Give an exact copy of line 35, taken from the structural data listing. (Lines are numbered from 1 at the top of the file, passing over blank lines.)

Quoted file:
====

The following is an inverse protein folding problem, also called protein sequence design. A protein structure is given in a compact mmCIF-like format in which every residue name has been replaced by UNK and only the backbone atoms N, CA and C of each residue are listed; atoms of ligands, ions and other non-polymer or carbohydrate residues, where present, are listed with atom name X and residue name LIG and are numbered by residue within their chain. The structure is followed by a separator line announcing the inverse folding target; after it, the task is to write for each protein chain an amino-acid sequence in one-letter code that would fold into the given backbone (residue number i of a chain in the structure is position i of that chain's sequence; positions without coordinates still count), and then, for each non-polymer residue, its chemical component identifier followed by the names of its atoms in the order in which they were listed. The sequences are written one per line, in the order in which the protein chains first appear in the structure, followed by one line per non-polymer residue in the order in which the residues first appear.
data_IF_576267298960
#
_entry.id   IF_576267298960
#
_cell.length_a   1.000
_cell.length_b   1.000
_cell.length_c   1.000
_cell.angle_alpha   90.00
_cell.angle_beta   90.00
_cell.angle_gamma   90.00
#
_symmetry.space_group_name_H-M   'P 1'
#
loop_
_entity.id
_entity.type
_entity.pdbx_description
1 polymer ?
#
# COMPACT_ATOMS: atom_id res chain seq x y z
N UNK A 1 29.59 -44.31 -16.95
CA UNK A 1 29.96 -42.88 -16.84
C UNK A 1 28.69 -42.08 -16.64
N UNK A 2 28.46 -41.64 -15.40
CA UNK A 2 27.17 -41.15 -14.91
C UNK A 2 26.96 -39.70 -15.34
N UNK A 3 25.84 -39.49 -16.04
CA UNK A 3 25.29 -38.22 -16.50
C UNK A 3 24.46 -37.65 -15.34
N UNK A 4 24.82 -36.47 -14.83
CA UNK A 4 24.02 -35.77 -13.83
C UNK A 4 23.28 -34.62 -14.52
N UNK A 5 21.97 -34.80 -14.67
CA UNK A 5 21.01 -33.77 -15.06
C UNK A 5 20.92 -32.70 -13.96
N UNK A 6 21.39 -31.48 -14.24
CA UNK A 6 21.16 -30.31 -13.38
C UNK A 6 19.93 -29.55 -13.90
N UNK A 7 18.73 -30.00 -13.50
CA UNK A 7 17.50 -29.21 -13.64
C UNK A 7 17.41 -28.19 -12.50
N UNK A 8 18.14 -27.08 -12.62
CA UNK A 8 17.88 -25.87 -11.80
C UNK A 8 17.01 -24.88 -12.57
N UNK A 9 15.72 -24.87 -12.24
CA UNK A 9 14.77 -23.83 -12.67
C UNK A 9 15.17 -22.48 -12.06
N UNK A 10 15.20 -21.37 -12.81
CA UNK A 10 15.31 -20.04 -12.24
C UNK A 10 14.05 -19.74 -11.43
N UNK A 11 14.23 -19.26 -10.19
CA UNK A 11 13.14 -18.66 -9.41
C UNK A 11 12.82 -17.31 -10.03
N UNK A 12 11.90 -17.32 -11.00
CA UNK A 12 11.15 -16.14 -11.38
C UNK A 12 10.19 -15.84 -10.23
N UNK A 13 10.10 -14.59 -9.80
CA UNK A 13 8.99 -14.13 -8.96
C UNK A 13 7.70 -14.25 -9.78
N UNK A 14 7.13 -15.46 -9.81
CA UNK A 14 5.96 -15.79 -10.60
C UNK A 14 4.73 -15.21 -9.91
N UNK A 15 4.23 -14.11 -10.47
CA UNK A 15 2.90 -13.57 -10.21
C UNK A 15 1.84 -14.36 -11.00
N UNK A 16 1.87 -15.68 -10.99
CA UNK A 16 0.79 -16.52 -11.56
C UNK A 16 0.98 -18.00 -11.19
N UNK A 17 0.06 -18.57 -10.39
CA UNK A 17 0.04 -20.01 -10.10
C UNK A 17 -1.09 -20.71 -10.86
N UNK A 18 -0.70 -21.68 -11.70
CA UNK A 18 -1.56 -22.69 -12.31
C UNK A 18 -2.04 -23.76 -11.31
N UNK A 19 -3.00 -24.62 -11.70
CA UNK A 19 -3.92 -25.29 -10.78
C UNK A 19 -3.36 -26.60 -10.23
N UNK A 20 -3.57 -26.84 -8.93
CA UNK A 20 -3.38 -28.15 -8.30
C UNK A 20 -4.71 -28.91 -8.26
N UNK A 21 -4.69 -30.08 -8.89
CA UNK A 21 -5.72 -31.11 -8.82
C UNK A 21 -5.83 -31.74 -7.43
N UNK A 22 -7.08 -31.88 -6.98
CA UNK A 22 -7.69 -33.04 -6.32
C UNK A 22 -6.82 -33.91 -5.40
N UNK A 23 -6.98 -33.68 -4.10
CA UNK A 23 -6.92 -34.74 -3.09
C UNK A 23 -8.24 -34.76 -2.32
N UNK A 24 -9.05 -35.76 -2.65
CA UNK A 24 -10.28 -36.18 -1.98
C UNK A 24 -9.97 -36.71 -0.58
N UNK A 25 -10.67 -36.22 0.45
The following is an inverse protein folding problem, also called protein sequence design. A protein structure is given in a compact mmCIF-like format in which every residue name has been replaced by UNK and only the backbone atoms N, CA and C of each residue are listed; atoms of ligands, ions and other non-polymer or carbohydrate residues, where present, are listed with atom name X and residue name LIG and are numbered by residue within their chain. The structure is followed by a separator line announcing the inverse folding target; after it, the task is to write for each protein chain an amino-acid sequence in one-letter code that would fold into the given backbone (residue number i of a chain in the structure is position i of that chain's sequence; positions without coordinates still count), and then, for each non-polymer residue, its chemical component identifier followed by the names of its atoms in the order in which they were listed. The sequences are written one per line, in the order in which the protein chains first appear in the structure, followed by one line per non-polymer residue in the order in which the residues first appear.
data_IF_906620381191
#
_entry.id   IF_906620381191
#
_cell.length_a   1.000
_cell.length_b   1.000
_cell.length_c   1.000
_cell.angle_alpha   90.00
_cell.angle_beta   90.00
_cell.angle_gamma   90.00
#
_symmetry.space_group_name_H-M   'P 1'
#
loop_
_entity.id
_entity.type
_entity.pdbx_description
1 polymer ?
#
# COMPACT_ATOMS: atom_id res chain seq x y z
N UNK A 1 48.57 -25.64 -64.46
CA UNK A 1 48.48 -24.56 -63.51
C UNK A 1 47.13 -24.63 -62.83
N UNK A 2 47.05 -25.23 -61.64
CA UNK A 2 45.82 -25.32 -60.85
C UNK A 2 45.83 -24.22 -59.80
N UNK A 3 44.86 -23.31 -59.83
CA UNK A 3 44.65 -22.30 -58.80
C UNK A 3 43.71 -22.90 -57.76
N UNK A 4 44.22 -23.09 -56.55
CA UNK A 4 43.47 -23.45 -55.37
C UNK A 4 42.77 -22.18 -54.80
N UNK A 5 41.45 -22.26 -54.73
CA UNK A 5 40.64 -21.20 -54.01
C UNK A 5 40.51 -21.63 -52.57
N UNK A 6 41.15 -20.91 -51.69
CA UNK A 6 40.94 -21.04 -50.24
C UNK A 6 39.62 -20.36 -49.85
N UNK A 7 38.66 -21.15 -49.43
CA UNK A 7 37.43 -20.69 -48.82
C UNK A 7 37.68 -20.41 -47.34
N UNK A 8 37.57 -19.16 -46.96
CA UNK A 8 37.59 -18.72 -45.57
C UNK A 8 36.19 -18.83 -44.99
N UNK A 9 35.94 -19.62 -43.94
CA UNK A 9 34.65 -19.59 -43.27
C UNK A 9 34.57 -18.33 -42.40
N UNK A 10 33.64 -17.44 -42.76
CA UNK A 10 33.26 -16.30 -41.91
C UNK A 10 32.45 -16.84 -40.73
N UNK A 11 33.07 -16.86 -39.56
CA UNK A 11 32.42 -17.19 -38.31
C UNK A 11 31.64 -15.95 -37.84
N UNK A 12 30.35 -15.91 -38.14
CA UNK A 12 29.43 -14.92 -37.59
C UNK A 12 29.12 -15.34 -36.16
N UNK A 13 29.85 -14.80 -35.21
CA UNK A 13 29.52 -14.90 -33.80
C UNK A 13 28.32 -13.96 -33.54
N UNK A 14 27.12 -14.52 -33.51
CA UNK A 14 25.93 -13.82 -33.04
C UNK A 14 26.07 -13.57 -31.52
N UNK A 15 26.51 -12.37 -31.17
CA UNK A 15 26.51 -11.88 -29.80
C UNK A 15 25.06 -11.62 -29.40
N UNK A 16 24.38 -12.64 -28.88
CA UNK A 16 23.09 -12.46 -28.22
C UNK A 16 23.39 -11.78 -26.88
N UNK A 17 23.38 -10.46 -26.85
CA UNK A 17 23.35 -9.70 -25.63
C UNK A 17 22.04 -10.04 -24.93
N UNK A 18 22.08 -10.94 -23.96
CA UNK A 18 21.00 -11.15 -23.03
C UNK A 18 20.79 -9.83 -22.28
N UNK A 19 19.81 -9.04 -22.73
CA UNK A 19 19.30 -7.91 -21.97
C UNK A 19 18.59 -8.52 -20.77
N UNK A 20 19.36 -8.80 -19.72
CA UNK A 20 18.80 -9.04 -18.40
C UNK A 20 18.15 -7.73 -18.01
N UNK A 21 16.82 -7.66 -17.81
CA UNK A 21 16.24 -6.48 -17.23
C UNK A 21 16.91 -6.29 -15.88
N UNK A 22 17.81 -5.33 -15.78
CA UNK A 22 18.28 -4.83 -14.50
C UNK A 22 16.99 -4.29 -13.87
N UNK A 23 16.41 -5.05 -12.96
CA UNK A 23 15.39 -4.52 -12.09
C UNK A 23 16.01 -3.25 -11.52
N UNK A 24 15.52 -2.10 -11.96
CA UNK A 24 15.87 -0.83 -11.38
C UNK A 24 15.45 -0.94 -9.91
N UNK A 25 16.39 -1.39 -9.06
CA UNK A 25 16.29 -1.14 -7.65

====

CA UNK A 5 21.01 -33.77 -15.06